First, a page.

Once this is established, the two parties use what is known as a Diffie-Hellman key exchange algorithm to create a symmetric key. This algorithm allows both the client and the server to reach a shared encryption key that will be used from now on to encrypt the entire communication session.

Here is how the algorithm works at a very basic level:

  1. Both the client and the server agree on a very large prime number, which of course has no factor in common. This prime number value is also known as seed value.
  2. Next, the two parties agree on a common encryption mechanism to generate another set of values ​​by manipulating the seed values ​​in a specific algorithmic manner. These mechanisms, also known as encryption generators, perform large operations on the seed. An example of a generator of this type is AES (Advanced Encryption Standard).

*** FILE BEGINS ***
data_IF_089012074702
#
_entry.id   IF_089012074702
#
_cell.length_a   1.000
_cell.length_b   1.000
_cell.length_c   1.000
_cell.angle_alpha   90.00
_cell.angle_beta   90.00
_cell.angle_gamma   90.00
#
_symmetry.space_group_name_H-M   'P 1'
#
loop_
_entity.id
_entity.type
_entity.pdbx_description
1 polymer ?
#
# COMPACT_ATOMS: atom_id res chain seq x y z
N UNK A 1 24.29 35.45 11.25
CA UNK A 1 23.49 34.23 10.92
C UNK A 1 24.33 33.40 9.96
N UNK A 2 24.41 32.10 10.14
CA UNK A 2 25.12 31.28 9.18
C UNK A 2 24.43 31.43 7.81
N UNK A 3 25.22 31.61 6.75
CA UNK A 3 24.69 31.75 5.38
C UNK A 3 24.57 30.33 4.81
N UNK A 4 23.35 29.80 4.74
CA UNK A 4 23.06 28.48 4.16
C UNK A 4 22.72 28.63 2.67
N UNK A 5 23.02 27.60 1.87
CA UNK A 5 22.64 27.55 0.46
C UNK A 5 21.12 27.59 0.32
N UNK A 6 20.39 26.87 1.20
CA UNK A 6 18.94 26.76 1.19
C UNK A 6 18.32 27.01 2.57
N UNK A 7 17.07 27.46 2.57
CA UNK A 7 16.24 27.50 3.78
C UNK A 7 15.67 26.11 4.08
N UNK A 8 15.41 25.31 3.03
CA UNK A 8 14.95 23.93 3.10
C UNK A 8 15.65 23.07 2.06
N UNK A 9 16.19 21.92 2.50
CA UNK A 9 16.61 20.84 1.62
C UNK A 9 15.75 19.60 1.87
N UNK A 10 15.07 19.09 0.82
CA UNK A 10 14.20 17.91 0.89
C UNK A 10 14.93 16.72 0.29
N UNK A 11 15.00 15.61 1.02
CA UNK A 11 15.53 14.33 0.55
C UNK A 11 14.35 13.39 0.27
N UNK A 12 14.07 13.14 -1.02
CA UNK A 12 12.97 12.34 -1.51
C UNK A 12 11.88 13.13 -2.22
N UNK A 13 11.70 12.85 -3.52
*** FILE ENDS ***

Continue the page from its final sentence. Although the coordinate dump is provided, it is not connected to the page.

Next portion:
3. Both parties independently generate another prime number. This is used as a secret private key for the interaction.
  4. This newly generated private key, with the shared number and the encryption algorithm (for example, AES), is used to calculate a public key that is distributed to the other computer.
  5. The parties then use their personal private key, the shared public key of the other machine, and the original prime number to create a final shared key. This key is calculated independently by both computers, but will create the same encryption key on both sides.
  6. Now that both sides have a shared key, they can symmetrically encrypt the entire SSH session. The same key can be used to encrypt and decrypt messages (read: section on symmetric encryption).